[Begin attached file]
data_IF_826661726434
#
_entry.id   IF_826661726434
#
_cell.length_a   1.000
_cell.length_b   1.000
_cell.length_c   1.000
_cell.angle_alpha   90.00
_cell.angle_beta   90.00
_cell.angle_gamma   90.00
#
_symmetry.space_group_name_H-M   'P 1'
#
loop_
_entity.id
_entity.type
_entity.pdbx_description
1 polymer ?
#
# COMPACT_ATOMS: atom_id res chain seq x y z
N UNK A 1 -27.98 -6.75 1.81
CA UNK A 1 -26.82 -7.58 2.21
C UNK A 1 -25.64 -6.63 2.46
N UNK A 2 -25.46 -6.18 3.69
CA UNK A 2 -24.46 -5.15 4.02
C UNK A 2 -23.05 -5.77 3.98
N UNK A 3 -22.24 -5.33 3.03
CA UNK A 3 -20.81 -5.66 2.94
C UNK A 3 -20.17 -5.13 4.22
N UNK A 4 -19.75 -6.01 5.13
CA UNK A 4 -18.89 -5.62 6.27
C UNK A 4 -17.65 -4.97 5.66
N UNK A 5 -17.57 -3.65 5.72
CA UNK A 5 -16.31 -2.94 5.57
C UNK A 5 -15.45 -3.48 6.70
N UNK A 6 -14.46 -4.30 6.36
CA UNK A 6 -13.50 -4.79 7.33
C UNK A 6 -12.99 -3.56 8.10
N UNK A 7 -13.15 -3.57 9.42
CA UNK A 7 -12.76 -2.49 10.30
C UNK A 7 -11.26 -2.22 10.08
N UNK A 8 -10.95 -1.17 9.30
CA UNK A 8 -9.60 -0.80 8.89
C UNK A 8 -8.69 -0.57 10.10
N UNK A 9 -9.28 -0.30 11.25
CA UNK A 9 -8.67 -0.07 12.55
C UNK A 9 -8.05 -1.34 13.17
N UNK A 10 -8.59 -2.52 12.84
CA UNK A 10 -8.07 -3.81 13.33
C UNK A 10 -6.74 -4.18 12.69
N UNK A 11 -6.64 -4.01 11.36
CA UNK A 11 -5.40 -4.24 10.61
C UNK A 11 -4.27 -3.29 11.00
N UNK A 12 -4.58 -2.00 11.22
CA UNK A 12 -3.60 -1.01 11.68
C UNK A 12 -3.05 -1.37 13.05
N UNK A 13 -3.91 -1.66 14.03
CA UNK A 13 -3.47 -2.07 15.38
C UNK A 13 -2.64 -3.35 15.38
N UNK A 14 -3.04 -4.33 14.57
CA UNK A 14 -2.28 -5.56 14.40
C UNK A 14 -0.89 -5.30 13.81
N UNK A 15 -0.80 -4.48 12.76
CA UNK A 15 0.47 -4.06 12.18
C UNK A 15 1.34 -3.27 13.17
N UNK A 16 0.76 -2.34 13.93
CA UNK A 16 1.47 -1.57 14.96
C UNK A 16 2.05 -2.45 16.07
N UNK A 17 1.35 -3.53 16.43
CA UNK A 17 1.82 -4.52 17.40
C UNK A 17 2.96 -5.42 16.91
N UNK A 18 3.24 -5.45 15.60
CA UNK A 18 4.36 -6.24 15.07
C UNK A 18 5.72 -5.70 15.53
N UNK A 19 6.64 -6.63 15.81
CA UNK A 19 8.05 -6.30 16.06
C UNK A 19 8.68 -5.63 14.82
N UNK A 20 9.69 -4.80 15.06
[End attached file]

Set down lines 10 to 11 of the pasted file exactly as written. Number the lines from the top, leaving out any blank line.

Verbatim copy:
_cell.angle_gamma   90.00
#